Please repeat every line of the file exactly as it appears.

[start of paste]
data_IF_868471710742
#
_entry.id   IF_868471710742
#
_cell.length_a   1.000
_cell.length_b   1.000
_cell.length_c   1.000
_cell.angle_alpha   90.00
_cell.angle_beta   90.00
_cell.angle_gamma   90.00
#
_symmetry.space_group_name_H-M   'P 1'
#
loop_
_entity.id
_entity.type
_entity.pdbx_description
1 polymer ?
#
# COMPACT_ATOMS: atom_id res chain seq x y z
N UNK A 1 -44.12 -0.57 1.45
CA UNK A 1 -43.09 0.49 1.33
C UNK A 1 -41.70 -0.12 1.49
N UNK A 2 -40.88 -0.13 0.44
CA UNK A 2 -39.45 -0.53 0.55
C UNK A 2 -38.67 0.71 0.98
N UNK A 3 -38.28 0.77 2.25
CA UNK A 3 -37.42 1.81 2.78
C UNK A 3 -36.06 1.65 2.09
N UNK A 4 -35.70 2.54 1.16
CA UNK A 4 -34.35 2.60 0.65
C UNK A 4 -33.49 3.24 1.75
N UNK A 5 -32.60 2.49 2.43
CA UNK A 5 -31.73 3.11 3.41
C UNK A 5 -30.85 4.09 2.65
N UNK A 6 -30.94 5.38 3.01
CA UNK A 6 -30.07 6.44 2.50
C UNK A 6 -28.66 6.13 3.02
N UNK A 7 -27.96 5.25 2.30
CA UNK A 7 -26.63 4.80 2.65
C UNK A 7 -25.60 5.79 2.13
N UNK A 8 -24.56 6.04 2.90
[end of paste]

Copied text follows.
data_IF_868471710742
#
_entry.id   IF_868471710742
#
_cell.length_a   1.000
_cell.length_b   1.000
_cell.length_c   1.000
_cell.angle_alpha   90.00
_cell.angle_beta   90.00
_cell.angle_gamma   90.00
#
_symmetry.space_group_name_H-M   'P 1'
#
loop_
_entity.id
_entity.type
_entity.pdbx_description
1 polymer ?
#
# COMPACT_ATOMS: atom_id res chain seq x y z
N UNK A 1 -44.12 -0.57 1.45
CA UNK A 1 -43.09 0.49 1.33
C UNK A 1 -41.70 -0.12 1.49
N UNK A 2 -40.88 -0.13 0.44
CA UNK A 2 -39.45 -0.53 0.55
C UNK A 2 -38.67 0.71 0.98
N UNK A 3 -38.28 0.77 2.25
CA UNK A 3 -37.42 1.81 2.78
C UNK A 3 -36.06 1.65 2.09
N UNK A 4 -35.70 2.54 1.16
CA UNK A 4 -34.35 2.60 0.65
C UNK A 4 -33.49 3.24 1.75
N UNK A 5 -32.60 2.49 2.43
CA UNK A 5 -31.73 3.11 3.41
C UNK A 5 -30.85 4.09 2.65
N UNK A 6 -30.94 5.38 3.01
CA UNK A 6 -30.07 6.44 2.50
C UNK A 6 -28.66 6.13 3.02
N UNK A 7 -27.96 5.25 2.30
CA UNK A 7 -26.63 4.80 2.65
C UNK A 7 -25.60 5.79 2.13
N UNK A 8 -24.56 6.04 2.90